3 Myths about distracted driving
Posted in Accident & Injury on February 26, 2018
When it comes to distracted driving, many people think that they are the exception to the rule: That they can safely text while driving, talk on a cell phone while driving, and engage in other forms of distracted driving.
But this is dangerous thinking: No one is truly safe while distracted driving.
Here are three common myths about distracted driving:
- I can successfully multitask while driving: Contrary to popular belief, humans are not as good at multitasking as they think. In fact, the human brain cannot effectively do two things at the same time, like read and listen. This is also true for driving and talking. The brain has to toggle between the two tasks – it cannot do both simultaneously.
- It’s safe if I only do it at stoplights: Many drivers wait until they are parked at a stop sign or stoplight to check their phones or send a text message. But this is not safe. It is very important for drivers to remain attentive while stopped at a stoplight. A recent study by AAA found that drivers remained distracted 27 seconds after sending a voice text.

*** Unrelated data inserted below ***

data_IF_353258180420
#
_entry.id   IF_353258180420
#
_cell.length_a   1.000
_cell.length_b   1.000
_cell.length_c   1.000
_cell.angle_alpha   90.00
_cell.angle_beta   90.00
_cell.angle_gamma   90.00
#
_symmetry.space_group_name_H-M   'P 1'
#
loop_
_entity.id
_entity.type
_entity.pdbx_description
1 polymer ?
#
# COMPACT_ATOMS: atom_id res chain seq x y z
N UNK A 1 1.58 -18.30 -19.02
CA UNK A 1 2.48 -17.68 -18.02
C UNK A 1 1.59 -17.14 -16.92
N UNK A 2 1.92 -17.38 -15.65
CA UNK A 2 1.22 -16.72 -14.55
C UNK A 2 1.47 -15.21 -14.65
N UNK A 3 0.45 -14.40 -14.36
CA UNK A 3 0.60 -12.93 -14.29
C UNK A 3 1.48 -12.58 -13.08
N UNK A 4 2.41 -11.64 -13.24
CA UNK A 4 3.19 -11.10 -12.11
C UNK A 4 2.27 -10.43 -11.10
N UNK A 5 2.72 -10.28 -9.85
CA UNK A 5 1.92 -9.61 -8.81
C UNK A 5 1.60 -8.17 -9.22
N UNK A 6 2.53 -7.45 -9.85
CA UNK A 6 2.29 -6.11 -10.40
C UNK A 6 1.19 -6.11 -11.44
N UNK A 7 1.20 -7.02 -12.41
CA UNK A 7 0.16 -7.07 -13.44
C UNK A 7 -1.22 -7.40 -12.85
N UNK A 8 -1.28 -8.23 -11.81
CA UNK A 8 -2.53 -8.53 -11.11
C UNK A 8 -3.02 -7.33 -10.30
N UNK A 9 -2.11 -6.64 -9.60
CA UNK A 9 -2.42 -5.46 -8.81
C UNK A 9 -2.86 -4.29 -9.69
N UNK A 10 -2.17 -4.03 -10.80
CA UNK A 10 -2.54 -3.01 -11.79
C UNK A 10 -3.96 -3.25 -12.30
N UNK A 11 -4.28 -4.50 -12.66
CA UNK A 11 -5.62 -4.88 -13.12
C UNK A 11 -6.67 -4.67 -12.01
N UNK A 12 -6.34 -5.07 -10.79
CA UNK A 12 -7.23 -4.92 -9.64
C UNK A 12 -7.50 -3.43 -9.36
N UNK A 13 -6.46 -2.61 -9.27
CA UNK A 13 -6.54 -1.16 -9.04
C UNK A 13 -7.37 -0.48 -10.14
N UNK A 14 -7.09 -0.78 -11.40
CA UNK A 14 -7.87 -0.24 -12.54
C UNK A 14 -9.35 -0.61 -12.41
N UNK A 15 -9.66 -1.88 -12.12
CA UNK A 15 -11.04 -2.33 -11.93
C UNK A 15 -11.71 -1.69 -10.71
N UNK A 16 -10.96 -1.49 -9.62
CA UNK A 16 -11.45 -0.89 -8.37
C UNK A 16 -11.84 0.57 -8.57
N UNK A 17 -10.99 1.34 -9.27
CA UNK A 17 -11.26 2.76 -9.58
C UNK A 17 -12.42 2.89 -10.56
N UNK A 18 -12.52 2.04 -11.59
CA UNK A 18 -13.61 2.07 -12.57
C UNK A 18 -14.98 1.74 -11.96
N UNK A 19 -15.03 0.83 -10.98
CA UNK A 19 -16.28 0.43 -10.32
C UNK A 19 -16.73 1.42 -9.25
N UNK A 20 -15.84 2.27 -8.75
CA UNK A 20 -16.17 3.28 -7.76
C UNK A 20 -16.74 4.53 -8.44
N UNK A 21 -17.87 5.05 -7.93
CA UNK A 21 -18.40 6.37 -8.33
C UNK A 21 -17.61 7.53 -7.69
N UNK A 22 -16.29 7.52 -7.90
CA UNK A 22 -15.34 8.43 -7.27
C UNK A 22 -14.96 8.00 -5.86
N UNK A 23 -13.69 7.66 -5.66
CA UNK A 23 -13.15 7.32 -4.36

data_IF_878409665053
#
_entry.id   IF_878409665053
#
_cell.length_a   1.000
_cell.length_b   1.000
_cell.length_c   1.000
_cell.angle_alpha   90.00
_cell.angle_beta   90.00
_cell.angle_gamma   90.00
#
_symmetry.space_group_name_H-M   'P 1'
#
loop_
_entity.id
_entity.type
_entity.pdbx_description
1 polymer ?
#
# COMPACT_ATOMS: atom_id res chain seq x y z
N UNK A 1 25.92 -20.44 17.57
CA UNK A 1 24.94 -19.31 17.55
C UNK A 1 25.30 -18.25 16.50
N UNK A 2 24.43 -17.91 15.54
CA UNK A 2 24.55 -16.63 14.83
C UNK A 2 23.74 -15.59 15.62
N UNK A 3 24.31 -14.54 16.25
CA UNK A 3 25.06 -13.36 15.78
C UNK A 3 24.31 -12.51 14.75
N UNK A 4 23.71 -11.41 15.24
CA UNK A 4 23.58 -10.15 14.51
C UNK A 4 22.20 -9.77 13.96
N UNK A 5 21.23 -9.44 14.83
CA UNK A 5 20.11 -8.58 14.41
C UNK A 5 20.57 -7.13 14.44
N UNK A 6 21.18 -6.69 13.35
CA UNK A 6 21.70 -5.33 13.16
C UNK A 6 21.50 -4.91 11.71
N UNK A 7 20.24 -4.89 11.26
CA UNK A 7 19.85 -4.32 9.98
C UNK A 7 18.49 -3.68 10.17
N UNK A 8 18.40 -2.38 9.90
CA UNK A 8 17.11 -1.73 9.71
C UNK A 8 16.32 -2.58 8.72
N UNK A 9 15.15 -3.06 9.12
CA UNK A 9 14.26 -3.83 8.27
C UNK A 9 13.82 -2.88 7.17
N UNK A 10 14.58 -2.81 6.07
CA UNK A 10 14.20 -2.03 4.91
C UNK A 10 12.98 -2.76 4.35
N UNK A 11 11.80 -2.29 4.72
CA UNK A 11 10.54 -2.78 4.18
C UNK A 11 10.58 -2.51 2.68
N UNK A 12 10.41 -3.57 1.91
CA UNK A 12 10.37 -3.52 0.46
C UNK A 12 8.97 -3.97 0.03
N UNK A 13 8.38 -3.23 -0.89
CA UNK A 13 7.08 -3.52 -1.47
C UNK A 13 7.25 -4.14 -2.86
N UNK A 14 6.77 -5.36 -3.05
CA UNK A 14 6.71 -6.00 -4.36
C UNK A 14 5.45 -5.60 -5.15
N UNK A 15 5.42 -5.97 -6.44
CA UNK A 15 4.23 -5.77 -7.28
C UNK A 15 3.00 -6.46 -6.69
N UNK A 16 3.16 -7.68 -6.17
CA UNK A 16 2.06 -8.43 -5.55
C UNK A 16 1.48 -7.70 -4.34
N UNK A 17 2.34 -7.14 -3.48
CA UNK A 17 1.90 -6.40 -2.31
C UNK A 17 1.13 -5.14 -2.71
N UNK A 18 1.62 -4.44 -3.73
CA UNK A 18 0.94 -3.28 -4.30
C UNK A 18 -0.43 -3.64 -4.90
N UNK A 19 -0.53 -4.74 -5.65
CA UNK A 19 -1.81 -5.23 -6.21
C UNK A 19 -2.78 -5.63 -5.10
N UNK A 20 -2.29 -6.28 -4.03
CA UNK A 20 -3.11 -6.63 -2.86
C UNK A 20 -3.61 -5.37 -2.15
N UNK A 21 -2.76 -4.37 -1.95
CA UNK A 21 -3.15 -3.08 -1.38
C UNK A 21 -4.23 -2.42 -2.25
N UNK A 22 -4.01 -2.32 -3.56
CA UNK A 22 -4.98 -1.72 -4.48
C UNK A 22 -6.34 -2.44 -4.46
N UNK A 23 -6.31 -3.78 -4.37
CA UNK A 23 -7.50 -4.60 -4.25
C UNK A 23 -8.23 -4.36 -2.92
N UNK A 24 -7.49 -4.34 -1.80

- Hands-free devices make it safe: Hands-free devices and voice-to-text systems may seem like a safer alternative. But according to the National Safety Council, voice-to-text is shown to be even more dangerous than send text messages by hand. And doing so requires drivers to do two things at once – such as talking to someone using a headset and drive a car – which we already know cannot be done safely.
No matter how safe you think you are – no matter how much you believe that nothing bad will happen to you while texting or talking on a phone while driving – the fact remains: Distracted driving is not safe. The only safe approach is a zero-tolerance approach.